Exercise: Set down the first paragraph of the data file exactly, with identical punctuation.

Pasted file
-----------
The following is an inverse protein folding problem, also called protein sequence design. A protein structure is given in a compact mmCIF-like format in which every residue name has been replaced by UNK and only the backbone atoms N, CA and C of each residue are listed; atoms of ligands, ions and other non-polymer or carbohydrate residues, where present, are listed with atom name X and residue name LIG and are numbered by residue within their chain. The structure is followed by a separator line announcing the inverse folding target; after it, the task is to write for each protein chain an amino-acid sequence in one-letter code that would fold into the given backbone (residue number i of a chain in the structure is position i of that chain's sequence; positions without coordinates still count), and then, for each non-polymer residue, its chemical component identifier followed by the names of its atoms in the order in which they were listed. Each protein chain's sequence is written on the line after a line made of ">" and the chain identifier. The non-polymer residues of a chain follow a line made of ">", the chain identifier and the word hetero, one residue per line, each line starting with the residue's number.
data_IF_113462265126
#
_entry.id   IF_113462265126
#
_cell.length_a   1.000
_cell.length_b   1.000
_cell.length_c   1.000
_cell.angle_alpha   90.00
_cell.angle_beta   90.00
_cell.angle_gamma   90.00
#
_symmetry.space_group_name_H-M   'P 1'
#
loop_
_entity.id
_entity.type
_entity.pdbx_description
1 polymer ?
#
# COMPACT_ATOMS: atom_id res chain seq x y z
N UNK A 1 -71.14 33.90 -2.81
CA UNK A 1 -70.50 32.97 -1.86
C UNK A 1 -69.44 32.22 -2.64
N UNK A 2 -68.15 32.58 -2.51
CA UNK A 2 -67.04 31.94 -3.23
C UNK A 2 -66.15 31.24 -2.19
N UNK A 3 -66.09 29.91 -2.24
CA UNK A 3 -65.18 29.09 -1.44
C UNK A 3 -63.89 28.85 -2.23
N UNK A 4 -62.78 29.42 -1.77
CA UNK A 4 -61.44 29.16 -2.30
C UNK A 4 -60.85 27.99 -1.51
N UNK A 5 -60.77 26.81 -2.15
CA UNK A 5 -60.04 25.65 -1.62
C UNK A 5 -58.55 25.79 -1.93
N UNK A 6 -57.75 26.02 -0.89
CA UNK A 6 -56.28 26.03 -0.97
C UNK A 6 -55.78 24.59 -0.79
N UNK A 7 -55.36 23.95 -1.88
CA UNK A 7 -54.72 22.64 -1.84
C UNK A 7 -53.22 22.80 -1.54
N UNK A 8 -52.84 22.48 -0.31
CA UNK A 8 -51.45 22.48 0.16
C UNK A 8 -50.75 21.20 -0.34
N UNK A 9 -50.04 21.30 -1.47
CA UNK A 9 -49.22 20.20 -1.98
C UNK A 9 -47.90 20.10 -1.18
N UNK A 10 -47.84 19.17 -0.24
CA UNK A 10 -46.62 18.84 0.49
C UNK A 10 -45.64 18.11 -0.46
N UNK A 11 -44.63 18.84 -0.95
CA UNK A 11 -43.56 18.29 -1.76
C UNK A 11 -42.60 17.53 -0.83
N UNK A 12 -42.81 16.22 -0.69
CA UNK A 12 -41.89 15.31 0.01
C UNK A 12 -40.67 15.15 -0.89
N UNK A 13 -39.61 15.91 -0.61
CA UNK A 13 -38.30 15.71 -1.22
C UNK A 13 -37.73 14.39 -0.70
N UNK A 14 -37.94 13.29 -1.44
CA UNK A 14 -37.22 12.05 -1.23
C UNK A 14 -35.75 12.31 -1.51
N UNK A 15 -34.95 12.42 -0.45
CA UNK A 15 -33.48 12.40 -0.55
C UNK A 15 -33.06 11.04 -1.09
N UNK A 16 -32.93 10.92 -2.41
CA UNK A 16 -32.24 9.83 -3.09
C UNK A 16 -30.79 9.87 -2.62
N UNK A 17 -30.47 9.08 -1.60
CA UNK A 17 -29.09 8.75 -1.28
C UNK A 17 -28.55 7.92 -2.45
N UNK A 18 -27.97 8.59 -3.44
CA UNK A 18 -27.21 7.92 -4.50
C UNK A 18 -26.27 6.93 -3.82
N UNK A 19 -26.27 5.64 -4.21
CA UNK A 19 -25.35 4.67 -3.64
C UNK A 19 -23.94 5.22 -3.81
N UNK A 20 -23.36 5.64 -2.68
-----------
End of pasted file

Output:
The following is an inverse protein folding problem, also called protein sequence design. A protein structure is given in a compact mmCIF-like format in which every residue name has been replaced by UNK and only the backbone atoms N, CA and C of each residue are listed; atoms of ligands, ions and other non-polymer or carbohydrate residues, where present, are listed with atom name X and residue name LIG and are numbered by residue within their chain. The structure is followed by a separator line announcing the inverse folding target; after it, the task is to write for each protein chain an amino-acid sequence in one-letter code that would fold into the given backbone (residue number i of a chain in the structure is position i of that chain's sequence; positions without coordinates still count), and then, for each non-polymer residue, its chemical component identifier followed by the names of its atoms in the order in which they were listed. Each protein chain's sequence is written on the line after a line made of ">" and the chain identifier. The non-polymer residues of a chain follow a line made of ">", the chain identifier and the word hetero, one residue per line, each line starting with the residue's number.